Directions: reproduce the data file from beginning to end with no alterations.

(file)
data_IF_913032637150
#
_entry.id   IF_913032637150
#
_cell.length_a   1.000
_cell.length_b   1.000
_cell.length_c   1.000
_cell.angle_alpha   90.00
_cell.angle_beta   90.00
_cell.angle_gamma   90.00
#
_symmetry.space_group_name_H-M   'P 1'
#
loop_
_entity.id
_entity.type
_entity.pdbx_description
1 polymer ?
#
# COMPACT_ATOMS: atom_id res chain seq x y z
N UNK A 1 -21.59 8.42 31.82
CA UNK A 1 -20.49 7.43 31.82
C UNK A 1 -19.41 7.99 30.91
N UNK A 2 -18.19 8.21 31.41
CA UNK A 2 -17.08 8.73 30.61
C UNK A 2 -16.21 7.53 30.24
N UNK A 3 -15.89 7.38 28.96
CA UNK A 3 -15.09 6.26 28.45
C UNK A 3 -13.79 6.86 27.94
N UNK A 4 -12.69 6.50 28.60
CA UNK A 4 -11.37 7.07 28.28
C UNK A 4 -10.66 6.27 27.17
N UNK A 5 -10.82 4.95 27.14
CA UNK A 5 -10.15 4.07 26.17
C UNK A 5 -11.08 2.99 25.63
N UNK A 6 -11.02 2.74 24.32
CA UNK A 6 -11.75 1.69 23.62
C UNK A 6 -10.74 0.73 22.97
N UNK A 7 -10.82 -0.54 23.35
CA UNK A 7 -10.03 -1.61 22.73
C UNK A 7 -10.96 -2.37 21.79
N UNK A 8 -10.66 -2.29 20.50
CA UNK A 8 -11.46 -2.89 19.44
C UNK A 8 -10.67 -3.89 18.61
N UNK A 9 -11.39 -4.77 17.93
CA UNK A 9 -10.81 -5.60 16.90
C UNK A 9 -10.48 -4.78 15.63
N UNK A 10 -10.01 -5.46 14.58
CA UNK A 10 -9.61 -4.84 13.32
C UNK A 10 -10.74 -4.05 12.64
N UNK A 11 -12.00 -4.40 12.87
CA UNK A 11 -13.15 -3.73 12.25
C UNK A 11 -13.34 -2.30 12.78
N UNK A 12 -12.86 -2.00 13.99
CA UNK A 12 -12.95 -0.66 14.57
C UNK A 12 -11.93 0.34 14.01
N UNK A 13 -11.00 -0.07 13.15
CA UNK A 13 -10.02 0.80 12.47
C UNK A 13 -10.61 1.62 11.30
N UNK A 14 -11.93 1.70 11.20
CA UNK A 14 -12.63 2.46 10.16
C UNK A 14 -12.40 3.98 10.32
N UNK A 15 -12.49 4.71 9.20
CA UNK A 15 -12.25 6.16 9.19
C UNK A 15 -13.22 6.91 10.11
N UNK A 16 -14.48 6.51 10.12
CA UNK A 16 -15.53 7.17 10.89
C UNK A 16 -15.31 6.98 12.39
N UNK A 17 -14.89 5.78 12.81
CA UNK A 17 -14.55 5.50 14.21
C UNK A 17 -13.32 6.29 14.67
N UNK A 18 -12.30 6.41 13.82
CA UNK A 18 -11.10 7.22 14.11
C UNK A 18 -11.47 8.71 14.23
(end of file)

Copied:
data_IF_913032637150
#
_entry.id   IF_913032637150
#
_cell.length_a   1.000
_cell.length_b   1.000
_cell.length_c   1.000
_cell.angle_alpha   90.00
_cell.angle_beta   90.00
_cell.angle_gamma   90.00
#
_symmetry.space_group_name_H-M   'P 1'
#
loop_
_entity.id
_entity.type
_entity.pdbx_description
1 polymer ?
#
# COMPACT_ATOMS: atom_id res chain seq x y z
N UNK A 1 -21.59 8.42 31.82
CA UNK A 1 -20.49 7.43 31.82
C UNK A 1 -19.41 7.99 30.91
N UNK A 2 -18.19 8.21 31.41
CA UNK A 2 -17.08 8.73 30.61
C UNK A 2 -16.21 7.53 30.24
N UNK A 3 -15.89 7.38 28.96
CA UNK A 3 -15.09 6.26 28.45
C UNK A 3 -13.79 6.86 27.94
N UNK A 4 -12.69 6.50 28.60
CA UNK A 4 -11.37 7.07 28.28
C UNK A 4 -10.66 6.27 27.17
N UNK A 5 -10.82 4.95 27.14
CA UNK A 5 -10.15 4.07 26.17
C UNK A 5 -11.08 2.99 25.63
N UNK A 6 -11.02 2.74 24.32
CA UNK A 6 -11.75 1.69 23.62
C UNK A 6 -10.74 0.73 22.97
N UNK A 7 -10.82 -0.54 23.35
CA UNK A 7 -10.03 -1.61 22.73
C UNK A 7 -10.96 -2.37 21.79
N UNK A 8 -10.66 -2.29 20.50
CA UNK A 8 -11.46 -2.89 19.44
C UNK A 8 -10.67 -3.89 18.61
N UNK A 9 -11.39 -4.77 17.93
CA UNK A 9 -10.81 -5.60 16.90
C UNK A 9 -10.48 -4.78 15.63
N UNK A 10 -10.01 -5.46 14.58
CA UNK A 10 -9.61 -4.84 13.32
C UNK A 10 -10.74 -4.05 12.64
N UNK A 11 -12.00 -4.40 12.87
CA UNK A 11 -13.15 -3.73 12.25
C UNK A 11 -13.34 -2.30 12.78
N UNK A 12 -12.86 -2.00 13.99
CA UNK A 12 -12.95 -0.66 14.57
C UNK A 12 -11.93 0.34 14.01
N UNK A 13 -11.00 -0.07 13.15
CA UNK A 13 -10.02 0.80 12.47
C UNK A 13 -10.61 1.62 11.30
N UNK A 14 -11.93 1.70 11.20
CA UNK A 14 -12.63 2.46 10.16
C UNK A 14 -12.40 3.98 10.32
N UNK A 15 -12.49 4.71 9.20
CA UNK A 15 -12.25 6.16 9.19
C UNK A 15 -13.22 6.91 10.11
N UNK A 16 -14.48 6.51 10.12
CA UNK A 16 -15.53 7.17 10.89
C UNK A 16 -15.31 6.98 12.39
N UNK A 17 -14.89 5.78 12.81
CA UNK A 17 -14.55 5.50 14.21
C UNK A 17 -13.32 6.29 14.67
N UNK A 18 -12.30 6.41 13.82
CA UNK A 18 -11.10 7.22 14.11
C UNK A 18 -11.47 8.71 14.23